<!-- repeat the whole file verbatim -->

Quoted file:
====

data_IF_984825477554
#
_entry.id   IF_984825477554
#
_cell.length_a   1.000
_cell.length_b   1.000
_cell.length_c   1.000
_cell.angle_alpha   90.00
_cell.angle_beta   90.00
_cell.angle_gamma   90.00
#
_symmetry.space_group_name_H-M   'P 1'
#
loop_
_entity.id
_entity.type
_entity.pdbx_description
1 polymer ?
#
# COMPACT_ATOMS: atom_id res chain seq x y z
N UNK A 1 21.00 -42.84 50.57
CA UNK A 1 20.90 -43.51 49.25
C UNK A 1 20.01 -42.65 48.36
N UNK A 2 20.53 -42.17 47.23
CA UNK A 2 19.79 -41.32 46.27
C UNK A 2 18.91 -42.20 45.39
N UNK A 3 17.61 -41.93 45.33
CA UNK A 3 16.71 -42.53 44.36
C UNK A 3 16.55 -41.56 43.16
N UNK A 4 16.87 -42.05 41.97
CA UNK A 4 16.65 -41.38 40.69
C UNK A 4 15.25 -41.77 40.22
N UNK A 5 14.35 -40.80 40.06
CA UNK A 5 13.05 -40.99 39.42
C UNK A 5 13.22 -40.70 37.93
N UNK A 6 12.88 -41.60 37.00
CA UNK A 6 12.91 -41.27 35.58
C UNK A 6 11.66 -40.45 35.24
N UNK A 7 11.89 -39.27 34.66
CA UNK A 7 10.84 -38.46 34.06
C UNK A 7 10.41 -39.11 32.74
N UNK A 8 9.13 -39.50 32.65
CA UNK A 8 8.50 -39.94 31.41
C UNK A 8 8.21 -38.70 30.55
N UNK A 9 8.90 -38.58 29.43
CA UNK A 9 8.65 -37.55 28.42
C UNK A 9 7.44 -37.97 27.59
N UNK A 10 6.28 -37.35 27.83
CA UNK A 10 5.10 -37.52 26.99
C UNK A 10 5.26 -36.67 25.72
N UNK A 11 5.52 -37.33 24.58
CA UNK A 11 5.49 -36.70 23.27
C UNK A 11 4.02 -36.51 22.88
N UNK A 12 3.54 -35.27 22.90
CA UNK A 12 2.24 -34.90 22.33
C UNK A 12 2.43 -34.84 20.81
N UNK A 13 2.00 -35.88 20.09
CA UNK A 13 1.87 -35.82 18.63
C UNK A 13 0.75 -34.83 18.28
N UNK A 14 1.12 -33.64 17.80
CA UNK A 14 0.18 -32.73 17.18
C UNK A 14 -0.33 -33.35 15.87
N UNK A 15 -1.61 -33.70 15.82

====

data_IF_984825477554
#
_entry.id   IF_984825477554
#
_cell.length_a   1.000
_cell.length_b   1.000
_cell.length_c   1.000
_cell.angle_alpha   90.00
_cell.angle_beta   90.00
_cell.angle_gamma   90.00
#
_symmetry.space_group_name_H-M   'P 1'
#
loop_
_entity.id
_entity.type
_entity.pdbx_description
1 polymer ?
#
# COMPACT_ATOMS: atom_id res chain seq x y z
N UNK A 1 21.00 -42.84 50.57
CA UNK A 1 20.90 -43.51 49.25
C UNK A 1 20.01 -42.65 48.36
N UNK A 2 20.53 -42.17 47.23
CA UNK A 2 19.79 -41.32 46.27
C UNK A 2 18.91 -42.20 45.39
N UNK A 3 17.61 -41.93 45.33
CA UNK A 3 16.71 -42.53 44.36
C UNK A 3 16.55 -41.56 43.16
N UNK A 4 16.87 -42.05 41.97
CA UNK A 4 16.65 -41.38 40.69
C UNK A 4 15.25 -41.77 40.22
N UNK A 5 14.35 -40.80 40.06
CA UNK A 5 13.05 -40.99 39.42
C UNK A 5 13.22 -40.70 37.93
N UNK A 6 12.88 -41.60 37.00
CA UNK A 6 12.91 -41.27 35.58
C UNK A 6 11.66 -40.45 35.24
N UNK A 7 11.89 -39.27 34.66
CA UNK A 7 10.84 -38.46 34.06
C UNK A 7 10.41 -39.11 32.74
N UNK A 8 9.13 -39.50 32.65
CA UNK A 8 8.50 -39.94 31.41
C UNK A 8 8.21 -38.70 30.55
N UNK A 9 8.90 -38.58 29.43
CA UNK A 9 8.65 -37.55 28.42
C UNK A 9 7.44 -37.97 27.59
N UNK A 10 6.28 -37.35 27.83
CA UNK A 10 5.10 -37.52 26.99
C UNK A 10 5.26 -36.67 25.72
N UNK A 11 5.52 -37.33 24.58
CA UNK A 11 5.49 -36.70 23.27
C UNK A 11 4.02 -36.51 22.88
N UNK A 12 3.54 -35.27 22.90
CA UNK A 12 2.24 -34.90 22.33
C UNK A 12 2.43 -34.84 20.81
N UNK A 13 2.00 -35.88 20.09
CA UNK A 13 1.87 -35.82 18.63
C UNK A 13 0.75 -34.83 18.28
N UNK A 14 1.12 -33.64 17.80
CA UNK A 14 0.18 -32.73 17.18
C UNK A 14 -0.33 -33.35 15.87
N UNK A 15 -1.61 -33.70 15.82